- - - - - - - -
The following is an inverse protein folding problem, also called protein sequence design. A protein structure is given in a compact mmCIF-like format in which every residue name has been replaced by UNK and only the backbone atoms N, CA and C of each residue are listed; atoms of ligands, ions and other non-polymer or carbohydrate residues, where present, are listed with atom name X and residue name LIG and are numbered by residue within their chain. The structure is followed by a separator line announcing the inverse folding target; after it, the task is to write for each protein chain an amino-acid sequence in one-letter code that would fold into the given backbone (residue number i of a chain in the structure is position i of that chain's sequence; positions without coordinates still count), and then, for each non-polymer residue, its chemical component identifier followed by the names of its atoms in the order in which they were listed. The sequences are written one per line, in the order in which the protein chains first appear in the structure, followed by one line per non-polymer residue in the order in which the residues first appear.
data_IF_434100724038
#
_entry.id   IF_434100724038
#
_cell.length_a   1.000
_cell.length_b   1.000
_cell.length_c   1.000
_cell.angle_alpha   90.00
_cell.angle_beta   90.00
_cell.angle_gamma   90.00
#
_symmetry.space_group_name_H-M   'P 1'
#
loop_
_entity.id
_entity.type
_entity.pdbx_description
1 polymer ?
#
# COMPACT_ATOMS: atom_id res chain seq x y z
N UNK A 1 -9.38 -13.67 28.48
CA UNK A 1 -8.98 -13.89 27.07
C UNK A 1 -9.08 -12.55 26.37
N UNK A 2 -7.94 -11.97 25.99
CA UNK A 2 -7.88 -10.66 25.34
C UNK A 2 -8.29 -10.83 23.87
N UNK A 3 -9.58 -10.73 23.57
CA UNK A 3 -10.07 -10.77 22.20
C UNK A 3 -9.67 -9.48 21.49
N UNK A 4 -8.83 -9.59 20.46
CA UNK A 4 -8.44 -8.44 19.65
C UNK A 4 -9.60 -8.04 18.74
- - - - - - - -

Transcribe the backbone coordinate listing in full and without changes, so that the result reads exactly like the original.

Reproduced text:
The following is an inverse protein folding problem, also called protein sequence design. A protein structure is given in a compact mmCIF-like format in which every residue name has been replaced by UNK and only the backbone atoms N, CA and C of each residue are listed; atoms of ligands, ions and other non-polymer or carbohydrate residues, where present, are listed with atom name X and residue name LIG and are numbered by residue within their chain. The structure is followed by a separator line announcing the inverse folding target; after it, the task is to write for each protein chain an amino-acid sequence in one-letter code that would fold into the given backbone (residue number i of a chain in the structure is position i of that chain's sequence; positions without coordinates still count), and then, for each non-polymer residue, its chemical component identifier followed by the names of its atoms in the order in which they were listed. The sequences are written one per line, in the order in which the protein chains first appear in the structure, followed by one line per non-polymer residue in the order in which the residues first appear.
data_IF_434100724038
#
_entry.id   IF_434100724038
#
_cell.length_a   1.000
_cell.length_b   1.000
_cell.length_c   1.000
_cell.angle_alpha   90.00
_cell.angle_beta   90.00
_cell.angle_gamma   90.00
#
_symmetry.space_group_name_H-M   'P 1'
#
loop_
_entity.id
_entity.type
_entity.pdbx_description
1 polymer ?
#
# COMPACT_ATOMS: atom_id res chain seq x y z
N UNK A 1 -9.38 -13.67 28.48
CA UNK A 1 -8.98 -13.89 27.07
C UNK A 1 -9.08 -12.55 26.37
N UNK A 2 -7.94 -11.97 25.99
CA UNK A 2 -7.88 -10.66 25.34
C UNK A 2 -8.29 -10.83 23.87
N UNK A 3 -9.58 -10.73 23.57
CA UNK A 3 -10.07 -10.77 22.20
C UNK A 3 -9.67 -9.48 21.49
N UNK A 4 -8.83 -9.59 20.46
CA UNK A 4 -8.44 -8.44 19.65
C UNK A 4 -9.60 -8.04 18.74